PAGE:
India could allow commercial coal mining by foreign companies if they set up units in the country, opening the door for global giants like Rio Tinto to access the world's fifth-largest coal reserves, a source familiar with the matter said.
Prime Minister Narendra Modi's decision to open commercial coal mining to private players is a key step towards bringing order to the country's chaotic power industry and ending the chronic blackouts that impede its economic rise.
Nearly a quarter of a century after India embraced economic liberalisation, many businesses still rely on costly back-up generators for round-the-clock power and a third of its 1.2 billion people are still not connected to the grid.
As of now, only Indian power, steel and cement companies can mine coal for their own consumption. Commercial mining is dominated by state-owned Coal India Ltd.
But the government now plans to allow companies like Rio Tinto India to mine coal commercially after it completes the auction of 74 coalfields for the exclusive consumption of Indian companies' power, cement and steel plants, said the source, who did not want to be identified as he is not authorised to speak to the media.
In a 27-page executive order posted on the Coal Ministry's website on Wednesday, the government said any firm incorporated in India may be allowed to mine coal for their own consumption or sale, ending a 42-year-old ban.
The document did not make any direct reference to allowing foreign firms.
Rio Tinto India Managing Director Nik Senapati declined to comment.
Other foreign players that may show interest in India are BHP Billiton and US firm Peabody.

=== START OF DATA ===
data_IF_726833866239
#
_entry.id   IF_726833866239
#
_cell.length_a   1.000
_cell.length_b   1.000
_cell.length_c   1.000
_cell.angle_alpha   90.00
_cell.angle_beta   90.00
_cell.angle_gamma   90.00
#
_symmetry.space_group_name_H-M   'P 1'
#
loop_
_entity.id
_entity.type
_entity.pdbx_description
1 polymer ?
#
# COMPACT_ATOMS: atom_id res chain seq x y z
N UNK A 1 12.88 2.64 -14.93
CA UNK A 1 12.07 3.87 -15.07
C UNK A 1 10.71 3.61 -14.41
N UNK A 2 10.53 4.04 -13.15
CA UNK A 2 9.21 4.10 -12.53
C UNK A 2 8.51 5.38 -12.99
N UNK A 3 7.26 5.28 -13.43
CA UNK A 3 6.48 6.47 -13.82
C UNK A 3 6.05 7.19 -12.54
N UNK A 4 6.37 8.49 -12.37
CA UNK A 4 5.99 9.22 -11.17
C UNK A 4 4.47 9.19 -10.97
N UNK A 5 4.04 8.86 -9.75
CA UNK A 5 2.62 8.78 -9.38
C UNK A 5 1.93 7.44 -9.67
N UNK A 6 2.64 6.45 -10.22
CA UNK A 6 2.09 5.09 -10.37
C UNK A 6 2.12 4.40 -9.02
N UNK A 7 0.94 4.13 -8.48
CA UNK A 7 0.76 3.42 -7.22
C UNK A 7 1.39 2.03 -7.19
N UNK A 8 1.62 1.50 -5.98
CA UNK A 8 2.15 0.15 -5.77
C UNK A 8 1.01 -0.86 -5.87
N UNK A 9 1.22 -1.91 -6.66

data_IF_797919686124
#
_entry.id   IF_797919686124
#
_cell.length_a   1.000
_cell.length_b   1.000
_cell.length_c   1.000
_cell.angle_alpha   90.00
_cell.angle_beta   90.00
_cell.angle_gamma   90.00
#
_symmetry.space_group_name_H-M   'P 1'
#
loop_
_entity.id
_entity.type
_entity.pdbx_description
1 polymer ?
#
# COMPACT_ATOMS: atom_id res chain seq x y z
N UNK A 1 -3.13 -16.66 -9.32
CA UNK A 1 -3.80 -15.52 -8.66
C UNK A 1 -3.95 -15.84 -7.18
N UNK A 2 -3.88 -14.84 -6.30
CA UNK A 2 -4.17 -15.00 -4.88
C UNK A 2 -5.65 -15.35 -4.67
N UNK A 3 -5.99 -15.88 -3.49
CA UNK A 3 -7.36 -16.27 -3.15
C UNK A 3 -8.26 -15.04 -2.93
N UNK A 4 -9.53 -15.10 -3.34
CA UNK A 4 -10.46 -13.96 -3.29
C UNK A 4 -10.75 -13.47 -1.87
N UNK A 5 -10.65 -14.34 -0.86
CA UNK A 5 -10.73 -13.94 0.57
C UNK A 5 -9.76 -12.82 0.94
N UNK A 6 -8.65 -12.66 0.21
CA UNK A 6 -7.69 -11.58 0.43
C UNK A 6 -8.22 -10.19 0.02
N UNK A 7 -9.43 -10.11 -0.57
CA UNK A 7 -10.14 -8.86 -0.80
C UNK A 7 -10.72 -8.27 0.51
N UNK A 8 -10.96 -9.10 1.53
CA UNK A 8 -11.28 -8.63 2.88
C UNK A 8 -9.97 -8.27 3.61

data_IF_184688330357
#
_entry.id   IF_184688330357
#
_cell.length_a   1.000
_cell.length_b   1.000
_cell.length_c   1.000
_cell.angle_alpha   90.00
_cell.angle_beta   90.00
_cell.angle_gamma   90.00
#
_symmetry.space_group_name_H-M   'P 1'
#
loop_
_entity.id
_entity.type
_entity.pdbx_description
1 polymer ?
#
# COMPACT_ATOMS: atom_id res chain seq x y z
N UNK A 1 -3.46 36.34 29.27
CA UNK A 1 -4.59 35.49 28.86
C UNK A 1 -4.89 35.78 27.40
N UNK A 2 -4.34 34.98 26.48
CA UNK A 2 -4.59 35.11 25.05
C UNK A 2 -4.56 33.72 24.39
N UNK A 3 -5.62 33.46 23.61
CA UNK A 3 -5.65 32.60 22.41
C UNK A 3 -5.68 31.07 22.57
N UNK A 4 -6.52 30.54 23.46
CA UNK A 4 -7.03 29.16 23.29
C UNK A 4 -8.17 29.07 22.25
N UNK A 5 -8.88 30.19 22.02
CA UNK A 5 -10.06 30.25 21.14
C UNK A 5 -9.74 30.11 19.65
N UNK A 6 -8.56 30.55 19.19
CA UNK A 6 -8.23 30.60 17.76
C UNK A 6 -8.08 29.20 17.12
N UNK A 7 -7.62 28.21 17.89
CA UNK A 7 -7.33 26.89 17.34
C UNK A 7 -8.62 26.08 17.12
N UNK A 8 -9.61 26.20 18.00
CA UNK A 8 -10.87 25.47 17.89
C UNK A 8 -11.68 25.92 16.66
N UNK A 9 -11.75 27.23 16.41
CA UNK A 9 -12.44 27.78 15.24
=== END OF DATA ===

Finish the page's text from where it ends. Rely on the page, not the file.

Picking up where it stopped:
A Coal India official said it would be natural for the government to allow deep-pocketed foreign companies to mine coal, given the need to invest heavily and quickly raise output.
Opening up the industry would ultimately boost production of a raw material that generates three-fifths of India's power supply, and it will pile pressure on Coal India to produce more.
"This is a first step but a very important one," said Manish Aggarwal, head of KPMG's energy and natural resources practice in India.
"What the government is really saying is that we will focus on domestic coal and on renewables to meet our energy needs. . . India needs the latest technology, the latest equipment and international expertise if it is to raise coal production."
As chief minister of Gujarat state before becoming prime minister, Modi prided himself on supplying uninterrupted electricity, and repeating that feat at a national level is one of his priorities.
It will not be an easy task.
India sits on the world's fifth-largest reserves, and yet Coal India, which has enjoyed a monopoly on commercial mining, has consistently failed to meet the rising demand of an economy that has grown rapidly since the reforms of the 1990s.
Instead, wretched inefficiency has turned India into the world's third-largest importer of coal.
Last month, the Supreme Court cancelled more than 200 coal block licences it ruled were allocated illegally in a case that has become emblematic of the dysfunctional nature of the industry.
The government will re-auction the coalfields to private firms within four months. For the first time, revenue from the concessions will be paid to the states where the blocks are located, creating an incentive to speed up project approvals.
"Modi wants to include incentives . . . by giving the opportunity to coal-rich states to earn royalties," said a retired bureaucrat who helped Modi tackle power shortages in Gujarat.
Boosting the supply of energy is only half the problem, industry experts say, and Modi is expected to now push individual states to reform the rickety distribution model.
India's installed energy generation -- more than half of it powered by coal -- has risen 20 per cent in the last three years, and the peak power deficit fell to 5.1 per cent in June from 9 per cent in 2012, according to government data.
But cash-strapped distributors, their tariffs capped and facing rampant power theft, have invested little in new transmission lines.
This has meant that, for all the extra power generated, not enough is delivered to consumers.
"This is not a complete solution... Fixing the transmission and distribution side is equally critical," said Aggarwal.
(Additional reporting by Tommy Wilkes; Editing by Douglas Busvine and Ryan Woo)